Gum+ is a puzzle game where you can discover firsthand the difficulties inherent in being made entirely out of gum. The goal of every level is to push around blocks and fill in gaps to reach the exit, but your spatial logic will be pushed to its limits as the protagonist sticks to every block it touches and even the most simple of tasks can prove to be surprisingly difficult. (more…)
Now here’s a game about something most of us can relate to, though hopefully not to quite the same degree. Initially made as a Ludum Dare entry, Good Impression gives you a mere three minutes in which to clean up your impressively messy apartment before your mom arrives for an abruptly scheduled visit. Every plate must be washed, every stain must be rubbed clean, and every piece of trash must be disposed of as the clock continues to tick down and the music continues to escalate into a panicked frenzy. It may be tempting to toss a pile of unpaid bills into the closet or to shove an empty pizza box under the bed, but every inch of the apartment will be inspected and you can only make a truly good impression by putting everything where it properly belongs.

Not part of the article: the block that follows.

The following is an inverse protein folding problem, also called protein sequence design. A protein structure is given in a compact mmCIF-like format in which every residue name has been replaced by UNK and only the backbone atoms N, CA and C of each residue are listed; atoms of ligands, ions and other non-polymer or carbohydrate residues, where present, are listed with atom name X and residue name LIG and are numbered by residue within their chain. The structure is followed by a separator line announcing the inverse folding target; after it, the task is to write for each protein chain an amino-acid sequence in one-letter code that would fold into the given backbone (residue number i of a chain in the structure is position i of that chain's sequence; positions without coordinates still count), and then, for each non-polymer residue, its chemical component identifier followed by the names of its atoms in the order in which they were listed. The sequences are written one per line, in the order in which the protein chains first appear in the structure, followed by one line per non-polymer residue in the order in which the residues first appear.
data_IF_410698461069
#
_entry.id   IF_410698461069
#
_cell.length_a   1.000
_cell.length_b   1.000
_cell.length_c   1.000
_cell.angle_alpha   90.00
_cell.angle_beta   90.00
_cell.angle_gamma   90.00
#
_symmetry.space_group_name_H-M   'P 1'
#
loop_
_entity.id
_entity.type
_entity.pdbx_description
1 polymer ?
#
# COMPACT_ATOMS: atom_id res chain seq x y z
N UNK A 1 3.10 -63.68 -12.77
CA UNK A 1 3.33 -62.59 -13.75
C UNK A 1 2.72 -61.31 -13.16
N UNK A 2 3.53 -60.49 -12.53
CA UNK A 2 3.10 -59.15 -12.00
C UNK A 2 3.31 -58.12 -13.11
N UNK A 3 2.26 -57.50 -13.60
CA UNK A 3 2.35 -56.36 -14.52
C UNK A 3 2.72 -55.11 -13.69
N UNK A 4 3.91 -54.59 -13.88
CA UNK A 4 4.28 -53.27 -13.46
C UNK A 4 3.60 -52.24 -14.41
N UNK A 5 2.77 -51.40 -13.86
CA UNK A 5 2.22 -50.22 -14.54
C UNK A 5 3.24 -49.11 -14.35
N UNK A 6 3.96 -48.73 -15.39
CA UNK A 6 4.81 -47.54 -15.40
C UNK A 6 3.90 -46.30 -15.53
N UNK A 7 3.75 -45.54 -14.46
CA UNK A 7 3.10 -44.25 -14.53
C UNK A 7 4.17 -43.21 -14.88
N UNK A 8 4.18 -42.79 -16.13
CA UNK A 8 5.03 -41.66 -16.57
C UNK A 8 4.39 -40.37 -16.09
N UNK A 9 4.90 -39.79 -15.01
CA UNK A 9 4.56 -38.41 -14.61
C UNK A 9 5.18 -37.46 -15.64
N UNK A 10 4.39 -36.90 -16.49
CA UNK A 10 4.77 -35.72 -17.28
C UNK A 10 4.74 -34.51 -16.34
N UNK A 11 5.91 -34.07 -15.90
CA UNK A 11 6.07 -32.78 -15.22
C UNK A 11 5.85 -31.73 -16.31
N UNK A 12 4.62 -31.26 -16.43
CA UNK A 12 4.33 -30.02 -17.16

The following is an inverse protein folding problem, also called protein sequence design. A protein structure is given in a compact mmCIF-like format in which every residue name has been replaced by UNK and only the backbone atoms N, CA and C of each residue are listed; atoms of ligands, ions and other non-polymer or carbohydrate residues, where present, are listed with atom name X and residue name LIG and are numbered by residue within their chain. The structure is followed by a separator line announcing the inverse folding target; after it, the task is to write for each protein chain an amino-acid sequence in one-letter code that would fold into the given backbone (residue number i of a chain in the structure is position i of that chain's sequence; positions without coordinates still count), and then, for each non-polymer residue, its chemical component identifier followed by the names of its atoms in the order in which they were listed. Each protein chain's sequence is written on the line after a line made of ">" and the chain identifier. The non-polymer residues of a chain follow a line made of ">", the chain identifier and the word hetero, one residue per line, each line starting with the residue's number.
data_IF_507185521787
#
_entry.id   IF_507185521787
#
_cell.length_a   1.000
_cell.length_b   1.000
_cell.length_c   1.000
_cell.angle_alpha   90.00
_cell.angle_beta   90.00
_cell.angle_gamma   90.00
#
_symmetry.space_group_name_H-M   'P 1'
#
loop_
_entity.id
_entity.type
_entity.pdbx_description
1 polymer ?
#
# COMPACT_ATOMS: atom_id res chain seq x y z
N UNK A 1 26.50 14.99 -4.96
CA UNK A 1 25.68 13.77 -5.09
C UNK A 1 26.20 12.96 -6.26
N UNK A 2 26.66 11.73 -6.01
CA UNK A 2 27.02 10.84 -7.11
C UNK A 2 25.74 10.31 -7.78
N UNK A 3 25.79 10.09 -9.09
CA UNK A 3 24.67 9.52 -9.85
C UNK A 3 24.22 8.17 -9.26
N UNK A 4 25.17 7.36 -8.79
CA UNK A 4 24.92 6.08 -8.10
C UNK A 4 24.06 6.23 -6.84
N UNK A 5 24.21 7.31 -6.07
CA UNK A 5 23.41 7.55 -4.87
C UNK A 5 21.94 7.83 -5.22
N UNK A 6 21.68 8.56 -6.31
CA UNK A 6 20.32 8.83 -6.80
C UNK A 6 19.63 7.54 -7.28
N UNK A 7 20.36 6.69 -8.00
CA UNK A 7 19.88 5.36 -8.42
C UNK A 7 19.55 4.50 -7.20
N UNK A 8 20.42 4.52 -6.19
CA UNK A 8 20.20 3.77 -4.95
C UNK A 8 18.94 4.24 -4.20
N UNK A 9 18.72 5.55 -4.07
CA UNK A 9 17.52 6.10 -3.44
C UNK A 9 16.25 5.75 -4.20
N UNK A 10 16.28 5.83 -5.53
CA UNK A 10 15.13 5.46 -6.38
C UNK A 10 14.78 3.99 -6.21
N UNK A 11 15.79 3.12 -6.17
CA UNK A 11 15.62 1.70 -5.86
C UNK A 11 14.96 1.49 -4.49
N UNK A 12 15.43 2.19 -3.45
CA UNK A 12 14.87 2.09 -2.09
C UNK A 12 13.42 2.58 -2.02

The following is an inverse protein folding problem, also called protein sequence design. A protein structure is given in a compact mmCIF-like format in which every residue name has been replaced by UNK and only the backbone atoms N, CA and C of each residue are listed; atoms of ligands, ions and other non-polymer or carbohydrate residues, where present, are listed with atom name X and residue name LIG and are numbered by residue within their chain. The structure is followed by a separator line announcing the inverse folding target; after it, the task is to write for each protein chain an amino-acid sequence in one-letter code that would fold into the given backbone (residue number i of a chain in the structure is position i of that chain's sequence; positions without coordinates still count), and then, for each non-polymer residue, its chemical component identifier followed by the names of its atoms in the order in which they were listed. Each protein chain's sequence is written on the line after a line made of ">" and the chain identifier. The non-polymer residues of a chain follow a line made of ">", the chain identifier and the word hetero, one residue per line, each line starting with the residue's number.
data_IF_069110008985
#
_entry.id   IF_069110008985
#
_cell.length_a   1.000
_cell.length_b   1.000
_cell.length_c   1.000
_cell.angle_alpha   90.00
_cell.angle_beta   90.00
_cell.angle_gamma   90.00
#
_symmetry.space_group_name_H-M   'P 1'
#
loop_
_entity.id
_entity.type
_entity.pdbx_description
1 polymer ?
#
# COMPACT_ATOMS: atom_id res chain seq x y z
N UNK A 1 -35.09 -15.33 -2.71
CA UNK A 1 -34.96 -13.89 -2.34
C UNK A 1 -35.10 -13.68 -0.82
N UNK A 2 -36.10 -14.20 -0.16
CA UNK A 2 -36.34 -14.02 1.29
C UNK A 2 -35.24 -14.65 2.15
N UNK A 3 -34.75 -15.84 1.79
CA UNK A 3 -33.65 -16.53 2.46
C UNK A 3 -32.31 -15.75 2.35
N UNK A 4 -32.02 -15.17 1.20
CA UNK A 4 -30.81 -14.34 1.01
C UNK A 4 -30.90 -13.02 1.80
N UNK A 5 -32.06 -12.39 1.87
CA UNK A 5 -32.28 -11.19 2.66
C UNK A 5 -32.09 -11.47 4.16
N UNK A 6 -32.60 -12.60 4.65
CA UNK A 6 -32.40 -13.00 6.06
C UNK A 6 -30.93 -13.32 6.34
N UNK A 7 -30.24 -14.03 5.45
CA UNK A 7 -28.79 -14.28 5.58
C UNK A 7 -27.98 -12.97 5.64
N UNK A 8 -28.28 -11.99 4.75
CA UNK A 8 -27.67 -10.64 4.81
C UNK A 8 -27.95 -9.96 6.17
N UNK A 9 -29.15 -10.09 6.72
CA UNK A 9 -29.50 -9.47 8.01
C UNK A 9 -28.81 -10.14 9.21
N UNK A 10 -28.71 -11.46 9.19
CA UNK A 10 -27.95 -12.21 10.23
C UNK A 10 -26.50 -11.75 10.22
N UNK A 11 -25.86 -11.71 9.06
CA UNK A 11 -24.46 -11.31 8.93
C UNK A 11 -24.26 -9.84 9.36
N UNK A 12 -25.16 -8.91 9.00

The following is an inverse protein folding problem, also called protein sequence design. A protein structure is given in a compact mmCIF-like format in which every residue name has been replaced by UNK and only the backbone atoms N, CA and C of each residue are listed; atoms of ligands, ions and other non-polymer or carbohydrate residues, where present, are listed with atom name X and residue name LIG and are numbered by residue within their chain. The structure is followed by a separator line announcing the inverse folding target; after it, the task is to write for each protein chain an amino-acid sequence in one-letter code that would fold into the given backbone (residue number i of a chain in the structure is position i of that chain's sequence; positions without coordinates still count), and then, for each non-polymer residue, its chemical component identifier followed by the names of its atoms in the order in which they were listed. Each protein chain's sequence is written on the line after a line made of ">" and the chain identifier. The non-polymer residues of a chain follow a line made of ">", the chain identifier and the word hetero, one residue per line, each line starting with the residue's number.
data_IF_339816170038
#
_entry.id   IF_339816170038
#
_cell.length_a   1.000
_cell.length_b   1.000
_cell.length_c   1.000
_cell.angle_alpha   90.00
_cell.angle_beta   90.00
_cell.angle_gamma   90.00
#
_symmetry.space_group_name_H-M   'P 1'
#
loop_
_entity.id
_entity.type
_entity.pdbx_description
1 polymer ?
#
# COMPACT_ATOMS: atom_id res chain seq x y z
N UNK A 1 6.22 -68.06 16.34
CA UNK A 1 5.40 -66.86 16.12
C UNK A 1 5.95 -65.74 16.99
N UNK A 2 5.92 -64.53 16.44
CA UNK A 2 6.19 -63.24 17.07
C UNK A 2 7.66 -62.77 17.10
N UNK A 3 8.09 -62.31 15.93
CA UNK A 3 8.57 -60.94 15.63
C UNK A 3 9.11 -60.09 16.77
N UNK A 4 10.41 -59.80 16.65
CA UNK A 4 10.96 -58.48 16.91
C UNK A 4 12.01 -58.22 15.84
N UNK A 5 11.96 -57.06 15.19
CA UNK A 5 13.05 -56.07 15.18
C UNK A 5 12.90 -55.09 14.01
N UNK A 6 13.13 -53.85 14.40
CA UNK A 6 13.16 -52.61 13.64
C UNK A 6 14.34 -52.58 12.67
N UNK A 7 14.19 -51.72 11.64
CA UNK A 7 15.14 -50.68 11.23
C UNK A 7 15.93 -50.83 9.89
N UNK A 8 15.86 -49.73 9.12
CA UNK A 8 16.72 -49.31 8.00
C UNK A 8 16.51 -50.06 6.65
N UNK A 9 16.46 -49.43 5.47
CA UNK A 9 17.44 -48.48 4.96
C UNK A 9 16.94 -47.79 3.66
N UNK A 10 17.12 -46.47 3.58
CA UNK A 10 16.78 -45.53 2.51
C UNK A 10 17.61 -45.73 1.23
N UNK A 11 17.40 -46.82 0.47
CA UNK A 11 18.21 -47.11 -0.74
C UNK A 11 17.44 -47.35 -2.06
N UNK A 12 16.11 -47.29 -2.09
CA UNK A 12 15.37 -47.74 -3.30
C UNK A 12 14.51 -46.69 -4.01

Good Impression excels at capturing the feeling of rushing to clean up for unexpected guests in a lot of little ways which makes the whole thing come together. Movement is slightly slippery and items are often far away from where they belong, which leads to fumbling around and running into furniture and pizza boxes while running around the room painfully aware of every wasted second. You need to mash X to clean up stains, but this also almost inevitably leads to temporarily dropping your improvised rag of choice after the stain is clean, wasting another second. Clothing is particularly tricky as the only way to tell clean and dirty clothes apart is to read the item names and even a single misplaced sock can tarnish your impression. The biggest factor of all in replicating the feeling of a hasty cleaning rush is the way storage works. First, items are removed from storage in the order in which they were put in, so if you realize that the last item placed in a storage container actually belongs somewhere else you’ll need to quickly pull out everything which came before it and scatter those items around the floor. Secondly, there isn’t a perfect amount of storage and what goes where isn’t always clear. Some hiding places have an excess amount of storage, others seem to have too little, and yet others just shouldn’t be used at all. Is there a way to toss all of the different types of pizza slices into a single box, just where can all the obvious trash go, and what can be shoved in the closet? These questions and more will race through your mind as you desperately tidy up your apartment and you’ll gradually gain a sense of accomplishment and pride at how clean the apartment begins to look, or at least you will until you realize that you left a dirty shirt on the floor behind the couch without a second to spare.